Panic attacks are one of the more scary, and yet mysterious, symptoms of anxiety. The US Department of Health and Human Services describes panic disorder as a type of anxiety disorder that is characterized by physical symptoms such as chest pain, dizziness, heart palpitations, shortness of breath, and what they euphemistically call “abdominal distress.” The one thing about panic attacks that makes them so hard to understand is that they may seem to come out of the blue, and it’s difficult (if not impossible) to predict just when they will happen — the word HHS uses is “unexpected.”
If you’ve ever been around someone in the throes of a panic attack, you may not have any idea what to do, and it’s quite possible you’ll start to feel a bit panicky yourself. Do you call an ambulance? Offer them a glass of water or a cup of tea? Hold their hand? Give them space? These are excellent questions, and should you happen to know anyone subject to panic attacks (or perhaps be prone to these yourself), it’s important to learn as much as you can ahead of time about what’s going on during these frightening episodes. In order to get some insight, The List spoke with Meghan Marcum, Psy.D., the chief psychologist at treatment center A Mission for Michael, and she offered the following tips for how you can best be of assistance when someone is having a panic attack.
Take them to a safe spot
One of the first things you can do for a panicking person involves helping them to get to a better space — not emotionally, at least not at first, but a better physical space in which they can be out of the way of prying eyes. Marcum says anyone experiencing a panic attack needs to get to “a quiet place free from distractions,” since, as she explains, “panic attacks are representative of severe anxiety, so reducing the stimuli around them can help initiate a more calm state.”
If there is a private room, perhaps an office or even a deserted bathroom, such a space might work, or you could utilize an outdoor location if weather permits. In a pinch, you could even sit with the person in their (or your) car.
Remind them to breathe deep
Cliché though it may be, “take a deep breath” is actually some of the best advice you can offer a panicking person. Marcum says that, “Usually, people start to hyperventilate during a panic attack,” so she says you should ask the person to breathe slowly in through their nose and then out through their mouth. This breathing technique actually helps to create more nitric oxide, which has the effect of increasing blood flow to the body’s organs.
Marcum says if the panicking person is able to take several slow, deep breaths, “it will allow blood pressure to start to drop.”
Ask them what they need
Marcum points out that panic attacks are different for each person. Not only the triggers but also the symptoms will vary from one individual to another, and maybe even from one attack to another in the case of persons who experience such attacks on a regular basis. She advises you to ask the person what they might like you to do — could they use that glass of water, would they care for a breath of fresh air, or would they prefer that you stay with them until the attack passes?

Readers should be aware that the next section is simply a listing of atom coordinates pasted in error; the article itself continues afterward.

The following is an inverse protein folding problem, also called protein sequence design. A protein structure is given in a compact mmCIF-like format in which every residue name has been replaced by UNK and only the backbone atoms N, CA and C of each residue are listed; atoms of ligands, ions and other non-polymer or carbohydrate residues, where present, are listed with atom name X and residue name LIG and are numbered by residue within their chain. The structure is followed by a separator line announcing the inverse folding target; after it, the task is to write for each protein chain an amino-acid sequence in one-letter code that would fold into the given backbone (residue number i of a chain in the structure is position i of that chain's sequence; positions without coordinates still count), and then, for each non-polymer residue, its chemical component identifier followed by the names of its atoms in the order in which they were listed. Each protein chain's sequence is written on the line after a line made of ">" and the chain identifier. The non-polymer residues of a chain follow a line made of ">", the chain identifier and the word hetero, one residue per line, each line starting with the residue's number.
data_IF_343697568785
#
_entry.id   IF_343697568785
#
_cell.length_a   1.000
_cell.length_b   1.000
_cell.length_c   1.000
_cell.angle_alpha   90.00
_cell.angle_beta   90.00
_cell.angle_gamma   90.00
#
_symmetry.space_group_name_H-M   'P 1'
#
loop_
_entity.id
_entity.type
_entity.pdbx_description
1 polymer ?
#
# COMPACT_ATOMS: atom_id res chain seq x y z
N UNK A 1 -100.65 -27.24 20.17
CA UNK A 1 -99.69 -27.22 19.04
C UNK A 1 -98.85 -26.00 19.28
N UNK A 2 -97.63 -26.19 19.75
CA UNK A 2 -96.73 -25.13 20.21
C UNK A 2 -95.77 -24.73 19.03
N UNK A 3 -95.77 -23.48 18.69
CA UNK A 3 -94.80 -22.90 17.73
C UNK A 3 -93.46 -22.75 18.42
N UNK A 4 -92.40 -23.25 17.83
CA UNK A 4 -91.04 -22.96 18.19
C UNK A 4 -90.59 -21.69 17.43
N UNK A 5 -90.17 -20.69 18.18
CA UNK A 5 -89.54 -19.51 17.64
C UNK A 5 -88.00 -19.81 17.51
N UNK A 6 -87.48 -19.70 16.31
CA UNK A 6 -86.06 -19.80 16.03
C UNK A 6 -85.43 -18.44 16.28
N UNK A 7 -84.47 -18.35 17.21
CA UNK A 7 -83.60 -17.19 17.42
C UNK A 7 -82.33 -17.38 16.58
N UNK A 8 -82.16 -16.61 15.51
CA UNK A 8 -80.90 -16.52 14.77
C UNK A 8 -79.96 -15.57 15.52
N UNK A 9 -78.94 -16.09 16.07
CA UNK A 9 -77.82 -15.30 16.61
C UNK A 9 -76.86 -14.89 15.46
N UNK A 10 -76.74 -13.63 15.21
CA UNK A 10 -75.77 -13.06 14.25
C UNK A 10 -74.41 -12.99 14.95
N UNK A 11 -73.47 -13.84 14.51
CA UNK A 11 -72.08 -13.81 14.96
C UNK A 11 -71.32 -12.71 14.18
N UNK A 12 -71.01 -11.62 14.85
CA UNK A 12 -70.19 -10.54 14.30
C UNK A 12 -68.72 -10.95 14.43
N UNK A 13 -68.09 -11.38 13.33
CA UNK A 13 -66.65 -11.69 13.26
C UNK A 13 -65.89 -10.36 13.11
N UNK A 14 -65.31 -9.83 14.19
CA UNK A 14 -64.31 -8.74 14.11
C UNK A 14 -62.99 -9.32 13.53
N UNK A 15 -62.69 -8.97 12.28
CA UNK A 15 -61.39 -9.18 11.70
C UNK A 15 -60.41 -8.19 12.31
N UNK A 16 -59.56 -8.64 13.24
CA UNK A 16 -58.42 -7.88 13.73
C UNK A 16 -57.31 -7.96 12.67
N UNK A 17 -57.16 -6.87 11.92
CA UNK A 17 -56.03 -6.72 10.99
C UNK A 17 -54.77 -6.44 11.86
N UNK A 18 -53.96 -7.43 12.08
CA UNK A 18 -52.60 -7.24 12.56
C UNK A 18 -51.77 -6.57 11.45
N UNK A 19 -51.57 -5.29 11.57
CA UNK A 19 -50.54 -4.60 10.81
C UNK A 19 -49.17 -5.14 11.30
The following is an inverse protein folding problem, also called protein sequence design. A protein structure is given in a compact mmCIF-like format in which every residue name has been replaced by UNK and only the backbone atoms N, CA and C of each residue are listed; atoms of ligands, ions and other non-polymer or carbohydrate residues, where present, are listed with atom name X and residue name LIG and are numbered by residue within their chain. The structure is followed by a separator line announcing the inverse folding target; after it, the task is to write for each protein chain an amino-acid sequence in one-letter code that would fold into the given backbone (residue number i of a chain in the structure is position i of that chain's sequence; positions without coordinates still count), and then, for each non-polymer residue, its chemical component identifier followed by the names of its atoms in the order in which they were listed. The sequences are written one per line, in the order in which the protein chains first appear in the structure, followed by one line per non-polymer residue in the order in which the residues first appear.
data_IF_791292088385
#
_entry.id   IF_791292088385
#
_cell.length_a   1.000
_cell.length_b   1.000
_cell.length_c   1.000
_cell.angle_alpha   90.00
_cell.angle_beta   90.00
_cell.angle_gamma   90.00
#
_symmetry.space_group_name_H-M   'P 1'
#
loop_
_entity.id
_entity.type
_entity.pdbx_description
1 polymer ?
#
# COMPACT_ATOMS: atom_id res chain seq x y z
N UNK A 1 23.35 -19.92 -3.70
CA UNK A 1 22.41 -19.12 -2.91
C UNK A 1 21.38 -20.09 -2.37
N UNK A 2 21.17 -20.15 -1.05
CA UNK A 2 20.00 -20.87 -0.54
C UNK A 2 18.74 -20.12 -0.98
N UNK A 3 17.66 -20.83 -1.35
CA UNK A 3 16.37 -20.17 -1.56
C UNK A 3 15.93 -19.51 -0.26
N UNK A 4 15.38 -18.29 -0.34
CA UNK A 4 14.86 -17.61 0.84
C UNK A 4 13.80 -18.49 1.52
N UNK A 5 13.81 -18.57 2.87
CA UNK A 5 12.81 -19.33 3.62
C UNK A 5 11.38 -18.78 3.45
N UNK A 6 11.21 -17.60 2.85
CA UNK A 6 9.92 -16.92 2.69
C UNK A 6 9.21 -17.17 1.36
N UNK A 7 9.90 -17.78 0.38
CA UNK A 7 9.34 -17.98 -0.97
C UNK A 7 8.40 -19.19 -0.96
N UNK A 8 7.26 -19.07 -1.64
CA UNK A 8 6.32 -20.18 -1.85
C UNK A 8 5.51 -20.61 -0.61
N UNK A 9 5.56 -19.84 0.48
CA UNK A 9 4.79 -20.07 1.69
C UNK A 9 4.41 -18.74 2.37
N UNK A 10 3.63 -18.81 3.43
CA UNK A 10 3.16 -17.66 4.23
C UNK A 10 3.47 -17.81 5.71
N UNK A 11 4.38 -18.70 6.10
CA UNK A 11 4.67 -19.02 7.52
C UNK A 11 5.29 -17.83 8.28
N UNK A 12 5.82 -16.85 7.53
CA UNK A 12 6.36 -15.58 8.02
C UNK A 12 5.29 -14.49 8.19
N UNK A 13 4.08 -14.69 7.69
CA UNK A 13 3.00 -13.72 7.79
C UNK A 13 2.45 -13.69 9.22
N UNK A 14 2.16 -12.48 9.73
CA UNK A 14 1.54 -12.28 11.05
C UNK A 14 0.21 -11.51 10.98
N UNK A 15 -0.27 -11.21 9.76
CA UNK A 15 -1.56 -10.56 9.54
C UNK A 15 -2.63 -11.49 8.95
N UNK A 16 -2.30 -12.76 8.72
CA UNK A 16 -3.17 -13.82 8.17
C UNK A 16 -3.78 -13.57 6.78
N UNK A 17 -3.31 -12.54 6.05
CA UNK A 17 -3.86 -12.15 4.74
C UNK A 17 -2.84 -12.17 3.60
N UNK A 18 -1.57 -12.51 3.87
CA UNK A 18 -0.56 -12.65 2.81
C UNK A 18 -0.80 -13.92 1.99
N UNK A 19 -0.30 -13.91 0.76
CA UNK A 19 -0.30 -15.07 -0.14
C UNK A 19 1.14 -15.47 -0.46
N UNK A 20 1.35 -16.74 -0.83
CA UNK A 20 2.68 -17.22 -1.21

If the answer to this last question is something along the lines of “No! Go away!,” you might want to back away out of their space, but don’t go too far so that you can still keep an eye on them in case that “fight or flight” feeling they’re experiencing takes a turn for the dangerous that might have them, say, running out into traffic. At that point, you may need to intervene whether they wish it or not.
Check on their meds
While not every person experiencing a panic attack is already under treatment for anxiety or any other physical or mental health issue, there’s a chance that they could be, and, as Marcum notes, “Sometimes people forget they have medication prescribed for these [panic] situations.” Even if the medication is for another condition entirely, it’s also possible that the physical symptoms it’s meant to alleviate could be causing or contributing to the sense of panic.
Check with the person to see if they have any medication that they might be in need of and offer to go and get it for them if they don’t have it at hand.
Laughter may be infectious, but panic is downright contagious. Should you be witness to someone else’s meltdown, there’s a good chance you’ll be feeling quite a bit of anxiety yourself. Try as hard as you can to keep a grip on yourself no matter what happens. Remind yourself that panic attacks themselves aren’t life-threatening and that they also don’t tend to last too long, generally subsiding within 20 minutes (and sometimes as few as five). Marcum says that, “By modeling a sense of calmness, you will help promote a relaxing environment that can be soothing to a person in a state of panic.”
While it may not be the easiest thing to do, the steps to deal with a panicking person are simple enough: Stay calm, stay alert, and stay on guard, whether you’re right by their side or at a respectful distance. It may be the longest 20 minutes of your life, but if you can do these things, you’ll be a hero whether or not anyone ever acknowledges it. When it comes to panic attacks and other mental health issues, we are all each other’s keeper, since there’s always a chance it could happen to you, and we all deserve to have someone standing by in our time of need.
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